Report: Pitch clocks in regular season a 'real possibility'
The 20-second pitch clock is about to debut in spring training, and it might not be going away anytime soon.
There's a "very real possibility" that Major League Baseball will bring the pitch clock to regular-season games, reports ESPN's Jeff Passan, citing sources.
Commissioner Rob Manfred can unilaterally implement a pitch clock without approval from the MLB Players Association. However, negotiations between the league and players are continuing, Passan reports.
Many players are opposed to the clock, according to Passan. Some have already spoken out against the idea, including Los Angeles Dodgers pitchers Rich Hill - who called the concept "ridiculous" - and Clayton Kershaw, who said he won't pay attention to the clocks during spring.
Manfred revealed Sunday that the clocks would be used in spring games, and MLB announced the concept - officially termed a "pitch timer" - in a release Friday afternoon. According to the rules, pitchers will have 20 seconds from the moment they receive the ball from the catcher to begin their wind-up or come set; batters must be inside the box with 5 seconds left.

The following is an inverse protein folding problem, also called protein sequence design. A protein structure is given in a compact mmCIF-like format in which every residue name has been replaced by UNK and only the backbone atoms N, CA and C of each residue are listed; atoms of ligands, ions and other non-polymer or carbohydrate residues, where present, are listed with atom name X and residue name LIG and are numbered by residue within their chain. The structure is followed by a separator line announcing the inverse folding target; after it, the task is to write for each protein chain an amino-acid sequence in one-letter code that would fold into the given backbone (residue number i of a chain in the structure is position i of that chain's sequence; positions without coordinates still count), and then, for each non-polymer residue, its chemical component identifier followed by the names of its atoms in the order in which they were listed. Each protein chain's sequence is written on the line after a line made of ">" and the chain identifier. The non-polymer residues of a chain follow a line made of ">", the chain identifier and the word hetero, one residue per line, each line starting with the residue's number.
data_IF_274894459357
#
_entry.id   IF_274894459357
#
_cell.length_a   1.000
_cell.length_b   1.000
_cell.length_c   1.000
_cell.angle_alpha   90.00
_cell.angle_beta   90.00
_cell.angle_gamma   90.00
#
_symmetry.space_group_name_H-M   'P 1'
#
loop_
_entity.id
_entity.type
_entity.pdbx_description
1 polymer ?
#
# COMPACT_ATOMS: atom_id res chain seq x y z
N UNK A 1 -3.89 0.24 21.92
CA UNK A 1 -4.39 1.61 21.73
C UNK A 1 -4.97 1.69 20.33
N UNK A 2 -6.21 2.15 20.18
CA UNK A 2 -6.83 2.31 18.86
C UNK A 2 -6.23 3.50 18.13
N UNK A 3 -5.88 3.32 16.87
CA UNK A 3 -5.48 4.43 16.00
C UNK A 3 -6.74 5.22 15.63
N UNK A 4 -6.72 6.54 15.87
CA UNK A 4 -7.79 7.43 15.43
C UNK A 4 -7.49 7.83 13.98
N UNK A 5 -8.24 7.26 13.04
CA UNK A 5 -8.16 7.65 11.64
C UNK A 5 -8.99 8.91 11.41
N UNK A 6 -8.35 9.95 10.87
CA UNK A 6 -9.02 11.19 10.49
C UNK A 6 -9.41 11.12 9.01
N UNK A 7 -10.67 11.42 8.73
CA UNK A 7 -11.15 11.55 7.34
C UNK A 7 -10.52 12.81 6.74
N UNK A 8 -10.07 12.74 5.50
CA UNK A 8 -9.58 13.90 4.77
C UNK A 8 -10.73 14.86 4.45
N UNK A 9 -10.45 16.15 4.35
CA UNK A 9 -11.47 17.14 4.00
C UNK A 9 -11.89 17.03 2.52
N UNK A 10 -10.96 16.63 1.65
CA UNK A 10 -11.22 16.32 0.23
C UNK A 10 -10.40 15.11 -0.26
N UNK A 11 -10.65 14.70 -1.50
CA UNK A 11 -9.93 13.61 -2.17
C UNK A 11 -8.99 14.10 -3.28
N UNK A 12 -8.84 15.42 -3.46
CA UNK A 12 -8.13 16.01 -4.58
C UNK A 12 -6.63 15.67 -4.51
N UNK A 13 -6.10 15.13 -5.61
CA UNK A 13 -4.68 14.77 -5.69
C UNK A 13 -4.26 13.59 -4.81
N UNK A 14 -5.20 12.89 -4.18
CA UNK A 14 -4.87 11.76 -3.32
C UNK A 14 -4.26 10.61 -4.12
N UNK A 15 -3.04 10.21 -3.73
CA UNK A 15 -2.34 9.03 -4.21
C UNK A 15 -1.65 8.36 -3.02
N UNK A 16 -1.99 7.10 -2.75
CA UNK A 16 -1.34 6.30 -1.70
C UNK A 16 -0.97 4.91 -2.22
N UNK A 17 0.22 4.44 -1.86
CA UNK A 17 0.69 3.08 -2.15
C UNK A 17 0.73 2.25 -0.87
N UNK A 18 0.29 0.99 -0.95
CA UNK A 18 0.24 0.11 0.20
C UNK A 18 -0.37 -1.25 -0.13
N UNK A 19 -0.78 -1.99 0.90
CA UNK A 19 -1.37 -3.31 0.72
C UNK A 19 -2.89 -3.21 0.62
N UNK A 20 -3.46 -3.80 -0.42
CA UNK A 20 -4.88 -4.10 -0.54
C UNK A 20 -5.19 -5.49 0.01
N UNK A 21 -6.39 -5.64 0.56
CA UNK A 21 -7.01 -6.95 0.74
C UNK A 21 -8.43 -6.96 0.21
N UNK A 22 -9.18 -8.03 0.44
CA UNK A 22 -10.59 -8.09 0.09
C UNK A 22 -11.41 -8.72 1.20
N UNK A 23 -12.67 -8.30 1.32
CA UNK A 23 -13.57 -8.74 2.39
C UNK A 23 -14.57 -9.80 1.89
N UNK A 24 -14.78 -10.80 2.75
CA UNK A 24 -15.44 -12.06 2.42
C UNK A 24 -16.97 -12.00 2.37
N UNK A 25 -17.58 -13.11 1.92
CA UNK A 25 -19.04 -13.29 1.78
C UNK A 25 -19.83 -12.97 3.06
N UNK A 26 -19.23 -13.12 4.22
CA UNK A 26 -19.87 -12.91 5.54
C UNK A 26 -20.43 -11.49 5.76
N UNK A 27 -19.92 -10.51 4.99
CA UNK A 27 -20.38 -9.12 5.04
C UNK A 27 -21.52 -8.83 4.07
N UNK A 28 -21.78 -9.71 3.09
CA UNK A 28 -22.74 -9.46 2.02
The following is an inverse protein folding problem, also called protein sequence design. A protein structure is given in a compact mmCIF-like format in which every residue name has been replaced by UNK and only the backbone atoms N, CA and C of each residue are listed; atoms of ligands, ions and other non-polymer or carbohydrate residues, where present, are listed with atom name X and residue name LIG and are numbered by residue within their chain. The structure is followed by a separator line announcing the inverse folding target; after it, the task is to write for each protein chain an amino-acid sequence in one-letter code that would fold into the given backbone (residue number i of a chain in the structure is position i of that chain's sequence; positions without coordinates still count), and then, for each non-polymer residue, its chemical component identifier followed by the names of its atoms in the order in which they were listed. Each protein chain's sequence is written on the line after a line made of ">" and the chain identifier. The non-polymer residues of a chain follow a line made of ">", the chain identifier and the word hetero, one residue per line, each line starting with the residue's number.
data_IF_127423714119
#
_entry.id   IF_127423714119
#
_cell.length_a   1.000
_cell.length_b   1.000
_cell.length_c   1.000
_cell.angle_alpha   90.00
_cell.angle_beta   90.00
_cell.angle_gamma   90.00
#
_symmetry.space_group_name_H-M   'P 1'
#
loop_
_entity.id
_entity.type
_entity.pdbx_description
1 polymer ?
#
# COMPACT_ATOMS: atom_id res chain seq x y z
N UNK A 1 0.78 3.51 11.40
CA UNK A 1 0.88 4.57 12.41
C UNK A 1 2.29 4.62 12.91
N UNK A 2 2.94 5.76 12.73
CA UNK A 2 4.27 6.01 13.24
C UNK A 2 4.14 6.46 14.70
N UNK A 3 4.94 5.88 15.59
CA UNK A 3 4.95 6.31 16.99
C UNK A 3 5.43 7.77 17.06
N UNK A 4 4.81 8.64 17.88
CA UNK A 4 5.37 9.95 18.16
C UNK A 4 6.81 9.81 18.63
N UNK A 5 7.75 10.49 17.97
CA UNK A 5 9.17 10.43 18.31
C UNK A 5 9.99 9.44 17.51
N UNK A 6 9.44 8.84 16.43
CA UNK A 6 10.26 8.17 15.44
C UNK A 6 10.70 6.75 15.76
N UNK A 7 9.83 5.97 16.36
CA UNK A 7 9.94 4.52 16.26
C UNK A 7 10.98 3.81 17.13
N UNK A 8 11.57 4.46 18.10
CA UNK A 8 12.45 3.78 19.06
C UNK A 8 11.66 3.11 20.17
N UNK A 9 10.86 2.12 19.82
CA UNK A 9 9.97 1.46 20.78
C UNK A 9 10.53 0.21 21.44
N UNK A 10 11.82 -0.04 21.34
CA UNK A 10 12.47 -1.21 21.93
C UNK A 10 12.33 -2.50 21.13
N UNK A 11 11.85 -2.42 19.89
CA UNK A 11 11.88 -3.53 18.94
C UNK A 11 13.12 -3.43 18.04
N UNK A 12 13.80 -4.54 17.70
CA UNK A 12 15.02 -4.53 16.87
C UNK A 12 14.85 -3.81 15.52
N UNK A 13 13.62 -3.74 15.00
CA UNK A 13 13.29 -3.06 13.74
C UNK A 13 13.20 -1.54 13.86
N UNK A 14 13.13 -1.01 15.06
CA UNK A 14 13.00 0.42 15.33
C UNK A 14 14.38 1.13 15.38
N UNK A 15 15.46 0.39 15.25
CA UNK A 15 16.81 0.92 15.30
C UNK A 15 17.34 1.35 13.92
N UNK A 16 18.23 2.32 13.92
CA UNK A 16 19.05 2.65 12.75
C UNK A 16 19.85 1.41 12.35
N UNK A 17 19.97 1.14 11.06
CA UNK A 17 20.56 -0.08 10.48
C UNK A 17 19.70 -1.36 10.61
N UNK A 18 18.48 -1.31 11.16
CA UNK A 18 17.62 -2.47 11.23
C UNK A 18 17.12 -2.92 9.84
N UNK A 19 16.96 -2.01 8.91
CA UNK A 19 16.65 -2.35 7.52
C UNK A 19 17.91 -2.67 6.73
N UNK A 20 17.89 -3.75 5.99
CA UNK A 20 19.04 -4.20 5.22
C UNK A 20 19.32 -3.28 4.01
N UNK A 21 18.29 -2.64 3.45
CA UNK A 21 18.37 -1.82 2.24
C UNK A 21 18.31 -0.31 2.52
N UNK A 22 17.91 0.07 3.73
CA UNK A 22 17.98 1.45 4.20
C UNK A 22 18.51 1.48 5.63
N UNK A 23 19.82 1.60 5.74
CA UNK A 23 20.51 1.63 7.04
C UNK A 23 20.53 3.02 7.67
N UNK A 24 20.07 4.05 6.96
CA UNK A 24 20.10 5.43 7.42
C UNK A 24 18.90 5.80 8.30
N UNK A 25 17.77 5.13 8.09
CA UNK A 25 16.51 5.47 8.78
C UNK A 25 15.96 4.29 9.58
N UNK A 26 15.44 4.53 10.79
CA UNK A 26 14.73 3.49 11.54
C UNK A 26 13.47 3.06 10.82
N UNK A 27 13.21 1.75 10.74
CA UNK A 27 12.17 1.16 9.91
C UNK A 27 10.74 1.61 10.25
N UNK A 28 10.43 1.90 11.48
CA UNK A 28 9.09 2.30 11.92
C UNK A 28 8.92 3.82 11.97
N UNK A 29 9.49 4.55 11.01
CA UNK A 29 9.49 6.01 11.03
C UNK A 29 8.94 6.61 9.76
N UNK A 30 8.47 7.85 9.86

The clock will be implemented into games in three phases:
- No violations will be called during early spring games to allow everyone to get used to the system.
- Within the next week, umpires will begin to warn violators, though no punishments will be enforced.
- Near the end of spring training, punishments will go into effect and be called by umpires. An automatic ball will be called on pitchers in violation of the clock; hitters in violation will receive an automatic strike.
MLB's release also notes that the implementation of the third phase, in which violations are called, may depend on the status of negotiations with the union about the rule changes.
Minor League Baseball has used a pitch clock since 2015.